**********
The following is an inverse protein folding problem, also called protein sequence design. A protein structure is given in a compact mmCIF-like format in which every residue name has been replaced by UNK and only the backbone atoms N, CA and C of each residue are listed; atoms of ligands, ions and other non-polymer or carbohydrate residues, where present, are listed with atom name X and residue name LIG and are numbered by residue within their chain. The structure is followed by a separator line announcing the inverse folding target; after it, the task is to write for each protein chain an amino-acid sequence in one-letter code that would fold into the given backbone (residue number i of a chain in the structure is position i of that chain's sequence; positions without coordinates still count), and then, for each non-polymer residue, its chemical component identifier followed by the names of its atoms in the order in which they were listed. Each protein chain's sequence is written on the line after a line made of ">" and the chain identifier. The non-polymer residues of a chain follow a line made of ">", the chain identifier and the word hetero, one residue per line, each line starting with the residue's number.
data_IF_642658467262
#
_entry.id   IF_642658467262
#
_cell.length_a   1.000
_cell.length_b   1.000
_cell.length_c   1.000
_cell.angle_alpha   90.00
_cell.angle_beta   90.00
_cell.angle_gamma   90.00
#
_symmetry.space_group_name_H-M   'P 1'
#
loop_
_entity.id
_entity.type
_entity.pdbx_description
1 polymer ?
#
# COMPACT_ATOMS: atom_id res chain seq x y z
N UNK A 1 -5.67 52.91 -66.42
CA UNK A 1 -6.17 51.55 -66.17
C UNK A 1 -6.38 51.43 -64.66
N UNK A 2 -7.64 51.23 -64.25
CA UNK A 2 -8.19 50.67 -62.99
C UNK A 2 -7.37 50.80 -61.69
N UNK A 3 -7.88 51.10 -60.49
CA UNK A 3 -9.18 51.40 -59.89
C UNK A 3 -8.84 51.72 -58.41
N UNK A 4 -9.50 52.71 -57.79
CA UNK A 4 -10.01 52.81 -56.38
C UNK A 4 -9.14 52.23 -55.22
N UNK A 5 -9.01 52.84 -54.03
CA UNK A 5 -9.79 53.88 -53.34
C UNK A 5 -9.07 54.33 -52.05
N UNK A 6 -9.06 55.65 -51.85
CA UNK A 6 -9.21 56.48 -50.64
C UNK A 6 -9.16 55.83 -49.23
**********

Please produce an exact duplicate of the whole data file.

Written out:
The following is an inverse protein folding problem, also called protein sequence design. A protein structure is given in a compact mmCIF-like format in which every residue name has been replaced by UNK and only the backbone atoms N, CA and C of each residue are listed; atoms of ligands, ions and other non-polymer or carbohydrate residues, where present, are listed with atom name X and residue name LIG and are numbered by residue within their chain. The structure is followed by a separator line announcing the inverse folding target; after it, the task is to write for each protein chain an amino-acid sequence in one-letter code that would fold into the given backbone (residue number i of a chain in the structure is position i of that chain's sequence; positions without coordinates still count), and then, for each non-polymer residue, its chemical component identifier followed by the names of its atoms in the order in which they were listed. Each protein chain's sequence is written on the line after a line made of ">" and the chain identifier. The non-polymer residues of a chain follow a line made of ">", the chain identifier and the word hetero, one residue per line, each line starting with the residue's number.
data_IF_642658467262
#
_entry.id   IF_642658467262
#
_cell.length_a   1.000
_cell.length_b   1.000
_cell.length_c   1.000
_cell.angle_alpha   90.00
_cell.angle_beta   90.00
_cell.angle_gamma   90.00
#
_symmetry.space_group_name_H-M   'P 1'
#
loop_
_entity.id
_entity.type
_entity.pdbx_description
1 polymer ?
#
# COMPACT_ATOMS: atom_id res chain seq x y z
N UNK A 1 -5.67 52.91 -66.42
CA UNK A 1 -6.17 51.55 -66.17
C UNK A 1 -6.38 51.43 -64.66
N UNK A 2 -7.64 51.23 -64.25
CA UNK A 2 -8.19 50.67 -62.99
C UNK A 2 -7.37 50.80 -61.69
N UNK A 3 -7.88 51.10 -60.49
CA UNK A 3 -9.18 51.40 -59.89
C UNK A 3 -8.84 51.72 -58.41
N UNK A 4 -9.50 52.71 -57.79
CA UNK A 4 -10.01 52.81 -56.38
C UNK A 4 -9.14 52.23 -55.22
N UNK A 5 -9.01 52.84 -54.03
CA UNK A 5 -9.79 53.88 -53.34
C UNK A 5 -9.07 54.33 -52.05
N UNK A 6 -9.06 55.65 -51.85
CA UNK A 6 -9.21 56.48 -50.64
C UNK A 6 -9.16 55.83 -49.23